McKinney Marsh Morning, 8x10, field study en plein air, Jan Blencowe, copyright 2010
Last week end we had a gorgeous day with relatively low humidity which made for a fantastic day of plein air painting at the Stewart B. McKinney National Wildlife Refuge, Salt Marsh Unit, Westbrook, CT
There was a lovely softness about the light that morning and it took me a while to build up enough layers of paint to convey that feeling through shimmery veils of translucent color. I really love acrylics for that kind of flexibility to be able to use the paint really thinned down like a watercolor wash, over thicker more opaque layers of paint. That technique allows for very subtle nuances to be created which is good because Nature herself is filled with subtle nuance.
Right now I'm reading a book I picked up over the week end, an autobiography of Andrew Wyeth
Amazon has the paperback edition
I have long liked Wyeth's work but it is only recently, after studying a lot of Winslow Homer's work, especially his watercolors that I gained a deeper appreciation for Wyeth's work. I don't really know that there is any particular connection between Homer and Wyeth, except that for whatever reason one led me to the other.
Wyeth is known as a regionalist, famous for painting his home state of Pennsylvania. In this way he has a connection to another artist I recently read about Harry Leith- Ross who also painted the Pennsylvania landscape.
I think that I am probably also a regionalist painter, finding my inspiration in the salt marshes, coast line and fields close to my home. I added to my permanent blog pages, an article titled The Connecticut Landscape, which explains my regionalist leanings, you can find it by clicking the tab at the top with that title.
It's interesting that Regionalism as an art movement came about during the Great Depression and that we are currently in a time of great economic recession, if not depression and I am feeling moved to paint my own home surroundings and create paintings that convey a mood of gentle peace and reassurance.
Here's a blurb from Wiki that gives a good introduction...
Regionalism is an American realist modern art movement that was popular during the 1930s. The artistic focus was from artists who shunned city life, and rapidly developing technological advances, to create scenes of rural life. Regionalist style was at its height from 1930 to 1935, and is best-known through the so-called "Regionalist Triumvirate" of Grant Wood in Iowa, Thomas Hart Benton in Missouri, and John Steuart Curry in Kansas. During the Great Depression of the 1930s, Regionalist art was widely appreciated for its reassuring images of the American heartland.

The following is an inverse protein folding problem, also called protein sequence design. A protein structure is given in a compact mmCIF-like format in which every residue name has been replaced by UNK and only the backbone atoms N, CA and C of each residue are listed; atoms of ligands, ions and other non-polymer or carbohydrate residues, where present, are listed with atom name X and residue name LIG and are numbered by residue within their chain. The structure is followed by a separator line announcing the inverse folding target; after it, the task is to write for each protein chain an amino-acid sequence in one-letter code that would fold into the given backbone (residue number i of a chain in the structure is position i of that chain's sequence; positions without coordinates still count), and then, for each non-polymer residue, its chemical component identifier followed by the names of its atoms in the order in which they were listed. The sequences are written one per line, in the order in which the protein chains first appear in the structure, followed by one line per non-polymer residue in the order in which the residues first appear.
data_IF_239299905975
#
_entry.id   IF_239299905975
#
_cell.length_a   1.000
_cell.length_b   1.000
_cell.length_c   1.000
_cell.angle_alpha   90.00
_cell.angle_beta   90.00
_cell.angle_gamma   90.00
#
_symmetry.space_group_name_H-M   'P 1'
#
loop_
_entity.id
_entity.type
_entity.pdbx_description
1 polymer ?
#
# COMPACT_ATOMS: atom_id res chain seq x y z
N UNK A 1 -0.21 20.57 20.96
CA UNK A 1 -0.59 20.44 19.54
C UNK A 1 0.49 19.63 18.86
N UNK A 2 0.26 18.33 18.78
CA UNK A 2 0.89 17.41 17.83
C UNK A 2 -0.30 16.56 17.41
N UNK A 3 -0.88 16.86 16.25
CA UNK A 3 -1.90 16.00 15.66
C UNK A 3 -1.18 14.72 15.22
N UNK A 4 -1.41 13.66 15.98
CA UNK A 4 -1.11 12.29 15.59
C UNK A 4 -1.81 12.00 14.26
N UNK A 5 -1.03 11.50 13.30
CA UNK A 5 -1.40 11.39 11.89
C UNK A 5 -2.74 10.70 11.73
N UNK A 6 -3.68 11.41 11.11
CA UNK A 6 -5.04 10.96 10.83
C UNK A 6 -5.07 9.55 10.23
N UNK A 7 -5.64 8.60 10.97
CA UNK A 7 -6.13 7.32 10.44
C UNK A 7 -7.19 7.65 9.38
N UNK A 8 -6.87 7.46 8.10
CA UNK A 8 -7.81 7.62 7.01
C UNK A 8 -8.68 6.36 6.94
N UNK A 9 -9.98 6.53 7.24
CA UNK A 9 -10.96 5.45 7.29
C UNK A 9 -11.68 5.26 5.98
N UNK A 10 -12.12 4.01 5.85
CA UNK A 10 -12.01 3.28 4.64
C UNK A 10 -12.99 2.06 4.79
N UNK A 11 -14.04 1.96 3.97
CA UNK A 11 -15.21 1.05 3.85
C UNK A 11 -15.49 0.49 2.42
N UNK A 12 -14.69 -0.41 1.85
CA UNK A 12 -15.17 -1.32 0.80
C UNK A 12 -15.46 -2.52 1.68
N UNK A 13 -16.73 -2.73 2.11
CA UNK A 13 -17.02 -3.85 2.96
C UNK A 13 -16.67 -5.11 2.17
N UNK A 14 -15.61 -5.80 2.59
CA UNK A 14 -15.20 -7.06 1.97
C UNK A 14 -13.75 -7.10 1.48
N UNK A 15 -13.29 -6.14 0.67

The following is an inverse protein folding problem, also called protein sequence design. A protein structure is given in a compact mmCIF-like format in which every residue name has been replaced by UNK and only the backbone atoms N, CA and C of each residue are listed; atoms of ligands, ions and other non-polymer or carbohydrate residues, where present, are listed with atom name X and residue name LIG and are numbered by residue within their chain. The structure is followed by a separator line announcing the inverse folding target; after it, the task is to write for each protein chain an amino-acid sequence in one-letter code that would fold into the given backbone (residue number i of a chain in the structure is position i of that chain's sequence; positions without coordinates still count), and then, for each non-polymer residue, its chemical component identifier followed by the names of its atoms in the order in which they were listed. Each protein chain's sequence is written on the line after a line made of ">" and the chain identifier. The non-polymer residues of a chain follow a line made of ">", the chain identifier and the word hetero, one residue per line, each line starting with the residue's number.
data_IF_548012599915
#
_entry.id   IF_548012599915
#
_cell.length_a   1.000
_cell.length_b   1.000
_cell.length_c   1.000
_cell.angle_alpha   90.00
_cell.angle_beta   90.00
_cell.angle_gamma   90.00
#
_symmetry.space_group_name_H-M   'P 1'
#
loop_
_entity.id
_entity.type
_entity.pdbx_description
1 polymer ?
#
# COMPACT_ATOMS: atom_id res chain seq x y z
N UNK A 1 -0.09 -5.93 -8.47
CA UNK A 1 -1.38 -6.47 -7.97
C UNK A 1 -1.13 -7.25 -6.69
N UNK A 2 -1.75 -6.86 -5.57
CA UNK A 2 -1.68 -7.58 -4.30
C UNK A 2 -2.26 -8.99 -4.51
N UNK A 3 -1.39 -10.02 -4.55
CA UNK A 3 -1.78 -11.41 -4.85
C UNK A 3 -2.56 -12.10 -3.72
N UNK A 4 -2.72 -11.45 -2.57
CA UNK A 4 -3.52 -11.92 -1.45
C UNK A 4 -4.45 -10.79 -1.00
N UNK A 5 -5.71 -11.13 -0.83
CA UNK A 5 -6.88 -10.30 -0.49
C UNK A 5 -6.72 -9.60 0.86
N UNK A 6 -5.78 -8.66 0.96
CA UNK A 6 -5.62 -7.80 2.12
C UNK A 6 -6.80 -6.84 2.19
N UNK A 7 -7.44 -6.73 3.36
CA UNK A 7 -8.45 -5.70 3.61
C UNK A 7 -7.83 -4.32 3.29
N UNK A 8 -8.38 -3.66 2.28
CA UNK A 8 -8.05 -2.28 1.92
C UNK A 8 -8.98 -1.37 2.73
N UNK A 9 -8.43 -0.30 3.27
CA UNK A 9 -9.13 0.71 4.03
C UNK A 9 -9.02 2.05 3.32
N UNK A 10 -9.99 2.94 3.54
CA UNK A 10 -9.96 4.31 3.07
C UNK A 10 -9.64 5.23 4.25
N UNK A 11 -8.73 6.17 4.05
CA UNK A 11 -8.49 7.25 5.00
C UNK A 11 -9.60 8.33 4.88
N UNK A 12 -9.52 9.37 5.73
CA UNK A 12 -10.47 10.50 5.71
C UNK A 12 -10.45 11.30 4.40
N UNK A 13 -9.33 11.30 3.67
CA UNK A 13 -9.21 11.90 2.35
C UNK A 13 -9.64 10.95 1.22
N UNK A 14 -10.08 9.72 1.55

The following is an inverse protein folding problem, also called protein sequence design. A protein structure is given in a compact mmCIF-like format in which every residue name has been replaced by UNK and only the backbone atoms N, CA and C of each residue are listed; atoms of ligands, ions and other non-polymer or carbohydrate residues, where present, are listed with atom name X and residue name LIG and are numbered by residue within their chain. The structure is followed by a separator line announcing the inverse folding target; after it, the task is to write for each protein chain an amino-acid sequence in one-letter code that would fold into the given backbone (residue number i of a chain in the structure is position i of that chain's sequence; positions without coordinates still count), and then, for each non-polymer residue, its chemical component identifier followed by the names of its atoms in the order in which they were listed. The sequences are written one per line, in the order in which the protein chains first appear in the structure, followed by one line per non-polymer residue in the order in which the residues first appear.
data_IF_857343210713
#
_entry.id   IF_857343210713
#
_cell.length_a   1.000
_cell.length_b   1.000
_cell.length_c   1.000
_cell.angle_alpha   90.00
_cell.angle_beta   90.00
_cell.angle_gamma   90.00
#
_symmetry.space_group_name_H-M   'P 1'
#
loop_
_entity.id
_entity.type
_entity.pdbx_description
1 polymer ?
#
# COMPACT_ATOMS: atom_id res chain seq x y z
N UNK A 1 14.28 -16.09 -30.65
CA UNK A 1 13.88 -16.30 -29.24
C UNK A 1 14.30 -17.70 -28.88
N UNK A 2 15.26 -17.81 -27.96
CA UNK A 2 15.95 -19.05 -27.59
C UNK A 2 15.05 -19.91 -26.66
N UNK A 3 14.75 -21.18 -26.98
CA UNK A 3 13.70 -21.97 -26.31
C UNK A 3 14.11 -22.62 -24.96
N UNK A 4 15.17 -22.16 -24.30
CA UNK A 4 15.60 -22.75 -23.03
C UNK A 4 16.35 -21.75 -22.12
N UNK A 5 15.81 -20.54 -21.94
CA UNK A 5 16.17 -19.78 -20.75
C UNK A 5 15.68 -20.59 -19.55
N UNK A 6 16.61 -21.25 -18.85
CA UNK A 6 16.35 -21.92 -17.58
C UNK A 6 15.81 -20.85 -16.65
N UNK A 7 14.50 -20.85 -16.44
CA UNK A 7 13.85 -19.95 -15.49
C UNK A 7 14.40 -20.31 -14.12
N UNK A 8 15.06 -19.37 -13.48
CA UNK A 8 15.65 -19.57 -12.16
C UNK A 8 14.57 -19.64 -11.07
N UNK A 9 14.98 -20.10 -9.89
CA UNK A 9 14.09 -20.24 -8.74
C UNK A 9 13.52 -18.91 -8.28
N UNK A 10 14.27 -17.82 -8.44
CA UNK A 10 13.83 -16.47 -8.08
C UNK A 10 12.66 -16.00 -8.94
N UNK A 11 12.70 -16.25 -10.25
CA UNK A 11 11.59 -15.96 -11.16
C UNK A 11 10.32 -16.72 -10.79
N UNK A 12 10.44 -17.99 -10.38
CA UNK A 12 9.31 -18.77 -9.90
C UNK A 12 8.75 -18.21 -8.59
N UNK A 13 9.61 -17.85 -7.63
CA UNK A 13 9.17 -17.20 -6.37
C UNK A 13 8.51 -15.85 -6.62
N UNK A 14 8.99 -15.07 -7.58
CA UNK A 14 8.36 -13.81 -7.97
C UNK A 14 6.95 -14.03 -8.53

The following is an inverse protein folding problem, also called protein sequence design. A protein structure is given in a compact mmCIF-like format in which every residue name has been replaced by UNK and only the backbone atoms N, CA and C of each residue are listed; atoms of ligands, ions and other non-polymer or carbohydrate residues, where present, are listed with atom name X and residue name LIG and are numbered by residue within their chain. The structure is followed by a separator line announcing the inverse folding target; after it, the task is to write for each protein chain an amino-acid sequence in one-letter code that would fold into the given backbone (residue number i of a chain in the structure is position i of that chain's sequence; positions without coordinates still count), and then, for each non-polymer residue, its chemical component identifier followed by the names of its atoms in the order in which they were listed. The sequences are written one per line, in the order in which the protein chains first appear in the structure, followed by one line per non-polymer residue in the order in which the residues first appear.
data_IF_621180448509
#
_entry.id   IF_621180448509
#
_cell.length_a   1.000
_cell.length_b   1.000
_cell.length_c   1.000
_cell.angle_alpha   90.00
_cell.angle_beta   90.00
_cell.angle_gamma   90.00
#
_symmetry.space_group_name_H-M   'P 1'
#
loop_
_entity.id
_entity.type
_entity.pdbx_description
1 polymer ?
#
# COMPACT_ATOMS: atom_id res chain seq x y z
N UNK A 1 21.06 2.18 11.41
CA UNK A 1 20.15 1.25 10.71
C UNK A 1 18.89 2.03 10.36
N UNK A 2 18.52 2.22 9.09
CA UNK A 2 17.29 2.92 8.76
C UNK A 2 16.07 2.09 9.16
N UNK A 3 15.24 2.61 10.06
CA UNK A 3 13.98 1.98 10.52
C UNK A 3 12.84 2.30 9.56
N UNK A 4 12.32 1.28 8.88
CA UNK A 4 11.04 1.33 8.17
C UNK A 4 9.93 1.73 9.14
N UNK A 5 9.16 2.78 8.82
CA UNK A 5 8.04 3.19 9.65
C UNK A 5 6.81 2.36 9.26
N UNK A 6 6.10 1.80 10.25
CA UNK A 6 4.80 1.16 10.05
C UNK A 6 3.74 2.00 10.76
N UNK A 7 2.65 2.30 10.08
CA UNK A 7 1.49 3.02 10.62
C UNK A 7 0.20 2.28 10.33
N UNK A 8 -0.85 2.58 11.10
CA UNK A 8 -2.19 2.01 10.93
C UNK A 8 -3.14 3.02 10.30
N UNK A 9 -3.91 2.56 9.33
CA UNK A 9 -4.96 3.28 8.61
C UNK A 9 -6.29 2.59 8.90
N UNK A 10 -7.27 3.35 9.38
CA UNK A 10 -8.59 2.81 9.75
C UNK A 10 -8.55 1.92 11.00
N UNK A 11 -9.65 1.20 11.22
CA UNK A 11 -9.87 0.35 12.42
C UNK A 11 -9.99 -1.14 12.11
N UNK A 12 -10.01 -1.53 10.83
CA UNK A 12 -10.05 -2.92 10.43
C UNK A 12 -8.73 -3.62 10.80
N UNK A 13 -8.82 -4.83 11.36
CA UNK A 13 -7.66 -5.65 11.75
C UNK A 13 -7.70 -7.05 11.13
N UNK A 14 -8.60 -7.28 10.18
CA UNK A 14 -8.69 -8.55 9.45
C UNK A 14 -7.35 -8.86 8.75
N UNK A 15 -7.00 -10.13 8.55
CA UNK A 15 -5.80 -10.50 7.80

Lynn Salerno in History of American Art, University of North Carolina, writes All of the Regionalist painters... explored the people and landscapes of America in unpretentious, yet powerful works of art. The themes and styles of these Regionalist paintings reveal the artists' reactions to, and against, the sophisticated styles of abstract art prevalent in the urban east.
Artists respond to what is going on outside and inside of them, in society and in their hearts. While I don't consciously eschew modern life and technology you will notice that I rarely include images of modern life in my paintings. I tend to edit out cars, buildings, cell phone towers etc. in favor of a purer, idealized landscape. Am I a reactionary? Possibly! It is an intentional choice I make when painting but it is not a conscious reaction to our technologically saturated society.
Are my quiet, calming landscapes in response to the turbulent times we live in. Possibly! But again they are not thought out and planned for that reason, the paintings happen as they happen.
In a more specific way, I am trying to establish my reputation as a Connecticut/ New England painter, in short a regionalist, in a broad sense of the term. Lately I have been reevaluating my business plan and have decided to concentrate my efforts closer to home. I am currently searching out well established galleries in CT, RI and Cape Cod that would be a good fit for my poetic landscapes.
So if anyone out there has a gallery recommendation for me please send me an email with your suggestion!